Who can apply for the appointment of an administrator

Family members, close friends, professionals or anyone who has a genuine and continuing interest in the welfare of an adult with impaired decision making capacity can apply for an administrator to be appointed. Adults with impaired decision making capacity can also apply on their own behalf.

Appointees must be over 18 years of age and not a paid carer for the adult. A paid carer performs services for the adult’s care and receives remuneration other than a carer payment or benefit from the Commonwealth or State Government.

Sometimes there is no one close to the adult who is willing to accept the responsibility. Or the complexity of the decisions to be made require the appointment of an administrator with the necessary skills and experience in these matters. There may also be a dispute about who should act as an administrator or concern about the suitability or competence of a proposed administrator. In these situations, QCAT may appoint the Public Trustee of Queensland or a private trustee company to act on the adult’s behalf.

QCAT can appoint administrators on the following basis:

  • a single administrator to make decisions either on all financial matters or on a specified financial matter only, such as selling the adult’s family home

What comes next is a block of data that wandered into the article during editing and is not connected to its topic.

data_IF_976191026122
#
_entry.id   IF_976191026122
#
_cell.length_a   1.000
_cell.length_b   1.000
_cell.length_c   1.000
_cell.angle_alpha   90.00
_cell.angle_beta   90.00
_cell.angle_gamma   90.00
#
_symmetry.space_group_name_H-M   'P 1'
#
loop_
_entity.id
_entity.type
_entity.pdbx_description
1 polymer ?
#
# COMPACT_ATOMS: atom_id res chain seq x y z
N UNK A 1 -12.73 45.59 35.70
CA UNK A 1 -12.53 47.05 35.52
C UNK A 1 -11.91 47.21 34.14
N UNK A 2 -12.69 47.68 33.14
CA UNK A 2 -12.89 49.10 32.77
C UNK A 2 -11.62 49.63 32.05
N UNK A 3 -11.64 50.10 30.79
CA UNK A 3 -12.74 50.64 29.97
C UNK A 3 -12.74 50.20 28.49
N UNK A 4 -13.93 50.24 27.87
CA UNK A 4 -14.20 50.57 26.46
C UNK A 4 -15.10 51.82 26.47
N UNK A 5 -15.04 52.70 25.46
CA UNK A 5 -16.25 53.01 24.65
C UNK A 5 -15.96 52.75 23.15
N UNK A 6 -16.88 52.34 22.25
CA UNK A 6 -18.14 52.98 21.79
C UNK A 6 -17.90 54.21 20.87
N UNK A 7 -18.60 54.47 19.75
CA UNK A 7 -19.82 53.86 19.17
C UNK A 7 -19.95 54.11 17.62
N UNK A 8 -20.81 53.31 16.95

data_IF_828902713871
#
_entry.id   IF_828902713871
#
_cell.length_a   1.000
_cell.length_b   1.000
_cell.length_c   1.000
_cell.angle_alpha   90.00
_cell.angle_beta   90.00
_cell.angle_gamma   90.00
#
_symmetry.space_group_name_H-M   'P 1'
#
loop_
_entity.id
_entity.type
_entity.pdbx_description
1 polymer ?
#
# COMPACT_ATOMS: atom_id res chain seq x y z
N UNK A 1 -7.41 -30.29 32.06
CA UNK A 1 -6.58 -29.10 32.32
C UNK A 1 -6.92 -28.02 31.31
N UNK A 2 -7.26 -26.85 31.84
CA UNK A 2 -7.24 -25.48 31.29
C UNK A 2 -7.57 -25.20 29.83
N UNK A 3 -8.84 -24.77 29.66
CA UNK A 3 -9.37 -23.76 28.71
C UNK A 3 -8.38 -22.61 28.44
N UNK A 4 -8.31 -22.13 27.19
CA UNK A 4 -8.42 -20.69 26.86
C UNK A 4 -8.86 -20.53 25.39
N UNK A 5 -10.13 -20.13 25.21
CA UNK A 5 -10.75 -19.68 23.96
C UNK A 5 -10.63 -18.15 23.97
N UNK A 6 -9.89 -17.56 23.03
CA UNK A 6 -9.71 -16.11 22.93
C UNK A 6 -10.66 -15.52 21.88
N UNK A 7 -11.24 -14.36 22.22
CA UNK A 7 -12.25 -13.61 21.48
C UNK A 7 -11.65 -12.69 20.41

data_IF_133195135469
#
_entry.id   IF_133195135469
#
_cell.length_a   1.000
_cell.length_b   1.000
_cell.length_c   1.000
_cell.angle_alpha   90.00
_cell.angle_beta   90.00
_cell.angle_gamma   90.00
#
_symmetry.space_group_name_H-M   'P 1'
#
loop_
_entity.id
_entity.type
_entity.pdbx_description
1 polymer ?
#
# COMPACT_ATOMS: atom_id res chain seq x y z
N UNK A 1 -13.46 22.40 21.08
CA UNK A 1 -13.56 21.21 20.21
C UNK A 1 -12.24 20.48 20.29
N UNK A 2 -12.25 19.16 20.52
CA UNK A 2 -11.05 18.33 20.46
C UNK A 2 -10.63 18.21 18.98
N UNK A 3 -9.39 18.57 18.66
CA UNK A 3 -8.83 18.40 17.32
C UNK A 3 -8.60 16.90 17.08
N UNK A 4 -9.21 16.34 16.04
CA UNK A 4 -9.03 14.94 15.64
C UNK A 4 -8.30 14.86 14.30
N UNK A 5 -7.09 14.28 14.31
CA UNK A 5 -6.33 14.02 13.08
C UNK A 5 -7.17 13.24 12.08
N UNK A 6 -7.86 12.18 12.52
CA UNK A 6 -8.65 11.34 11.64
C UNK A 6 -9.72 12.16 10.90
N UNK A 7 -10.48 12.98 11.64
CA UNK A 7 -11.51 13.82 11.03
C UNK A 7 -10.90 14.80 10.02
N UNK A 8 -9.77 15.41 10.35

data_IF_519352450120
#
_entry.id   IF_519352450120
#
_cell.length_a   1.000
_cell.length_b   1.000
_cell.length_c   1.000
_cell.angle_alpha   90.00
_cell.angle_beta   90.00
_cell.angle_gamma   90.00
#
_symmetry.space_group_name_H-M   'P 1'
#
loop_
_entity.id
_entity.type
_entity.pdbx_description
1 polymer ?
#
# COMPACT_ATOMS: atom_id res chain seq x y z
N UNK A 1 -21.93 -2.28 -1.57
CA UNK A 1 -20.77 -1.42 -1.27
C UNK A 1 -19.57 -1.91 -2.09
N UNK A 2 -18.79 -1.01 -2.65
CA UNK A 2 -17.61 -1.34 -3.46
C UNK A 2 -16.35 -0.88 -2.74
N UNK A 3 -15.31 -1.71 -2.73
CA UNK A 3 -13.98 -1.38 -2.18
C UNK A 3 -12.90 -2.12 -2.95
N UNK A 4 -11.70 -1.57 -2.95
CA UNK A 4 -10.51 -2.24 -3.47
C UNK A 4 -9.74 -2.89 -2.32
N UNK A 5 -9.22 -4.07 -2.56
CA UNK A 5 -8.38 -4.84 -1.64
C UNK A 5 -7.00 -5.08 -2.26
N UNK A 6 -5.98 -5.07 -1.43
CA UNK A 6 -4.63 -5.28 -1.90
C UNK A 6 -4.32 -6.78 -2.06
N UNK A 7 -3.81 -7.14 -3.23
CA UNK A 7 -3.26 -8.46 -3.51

• more than one administrator, giving each administrator specific decision making authority. Each administrator then has the authority to make decisions on a different financial matter
  • two or more administrators to make financial decisions together or to make financial decisions separately on behalf of the adult
  • on a successive basis, where the appointment of the same administrator continues for another five years.
Descriptions of QCAT's jurisdiction on this website are general information only. They do not definitively describe the types of applications on which QCAT can make decisions. The relevant legislation determines QCAT's jurisdiction. If you are unsure about your legal rights, you should seek legal advice. Your individual circumstances should guide any actions taken to resolve your dispute.